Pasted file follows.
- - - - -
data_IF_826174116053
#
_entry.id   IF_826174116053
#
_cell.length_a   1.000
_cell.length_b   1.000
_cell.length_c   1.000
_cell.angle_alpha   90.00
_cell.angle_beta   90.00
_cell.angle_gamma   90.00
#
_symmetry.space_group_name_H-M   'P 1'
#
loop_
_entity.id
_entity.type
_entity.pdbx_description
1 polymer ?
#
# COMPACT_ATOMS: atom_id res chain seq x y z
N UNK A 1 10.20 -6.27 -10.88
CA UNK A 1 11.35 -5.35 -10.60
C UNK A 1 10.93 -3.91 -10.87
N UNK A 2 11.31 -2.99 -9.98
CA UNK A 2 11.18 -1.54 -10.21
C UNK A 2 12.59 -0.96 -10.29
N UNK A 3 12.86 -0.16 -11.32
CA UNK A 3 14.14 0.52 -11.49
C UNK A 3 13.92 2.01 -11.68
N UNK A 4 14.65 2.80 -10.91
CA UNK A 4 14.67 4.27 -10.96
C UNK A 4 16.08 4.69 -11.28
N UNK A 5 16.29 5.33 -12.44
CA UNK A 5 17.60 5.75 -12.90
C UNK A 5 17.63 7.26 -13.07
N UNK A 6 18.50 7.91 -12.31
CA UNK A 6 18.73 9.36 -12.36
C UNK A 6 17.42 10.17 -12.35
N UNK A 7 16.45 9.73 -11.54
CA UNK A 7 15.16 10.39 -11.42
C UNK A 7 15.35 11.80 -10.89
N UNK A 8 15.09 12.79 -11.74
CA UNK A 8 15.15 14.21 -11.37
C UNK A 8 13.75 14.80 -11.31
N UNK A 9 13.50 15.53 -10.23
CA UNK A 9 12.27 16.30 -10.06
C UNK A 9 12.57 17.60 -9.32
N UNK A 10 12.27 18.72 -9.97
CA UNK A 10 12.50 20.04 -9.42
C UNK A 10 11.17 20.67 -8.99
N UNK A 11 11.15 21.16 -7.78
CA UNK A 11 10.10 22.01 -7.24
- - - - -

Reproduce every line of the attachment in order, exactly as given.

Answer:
data_IF_826174116053
#
_entry.id   IF_826174116053
#
_cell.length_a   1.000
_cell.length_b   1.000
_cell.length_c   1.000
_cell.angle_alpha   90.00
_cell.angle_beta   90.00
_cell.angle_gamma   90.00
#
_symmetry.space_group_name_H-M   'P 1'
#
loop_
_entity.id
_entity.type
_entity.pdbx_description
1 polymer ?
#
# COMPACT_ATOMS: atom_id res chain seq x y z
N UNK A 1 10.20 -6.27 -10.88
CA UNK A 1 11.35 -5.35 -10.60
C UNK A 1 10.93 -3.91 -10.87
N UNK A 2 11.31 -2.99 -9.98
CA UNK A 2 11.18 -1.54 -10.21
C UNK A 2 12.59 -0.96 -10.29
N UNK A 3 12.86 -0.16 -11.32
CA UNK A 3 14.14 0.52 -11.49
C UNK A 3 13.92 2.01 -11.68
N UNK A 4 14.65 2.80 -10.91
CA UNK A 4 14.67 4.27 -10.96
C UNK A 4 16.08 4.69 -11.28
N UNK A 5 16.29 5.33 -12.44
CA UNK A 5 17.60 5.75 -12.90
C UNK A 5 17.63 7.26 -13.07
N UNK A 6 18.50 7.91 -12.31
CA UNK A 6 18.73 9.36 -12.36
C UNK A 6 17.42 10.17 -12.35
N UNK A 7 16.45 9.73 -11.54
CA UNK A 7 15.16 10.39 -11.42
C UNK A 7 15.35 11.80 -10.89
N UNK A 8 15.09 12.79 -11.74
CA UNK A 8 15.15 14.21 -11.37
C UNK A 8 13.75 14.80 -11.31
N UNK A 9 13.50 15.53 -10.23
CA UNK A 9 12.27 16.30 -10.06
C UNK A 9 12.57 17.60 -9.32
N UNK A 10 12.27 18.72 -9.97
CA UNK A 10 12.50 20.04 -9.42
C UNK A 10 11.17 20.67 -8.99
N UNK A 11 11.15 21.16 -7.78
CA UNK A 11 10.10 22.01 -7.24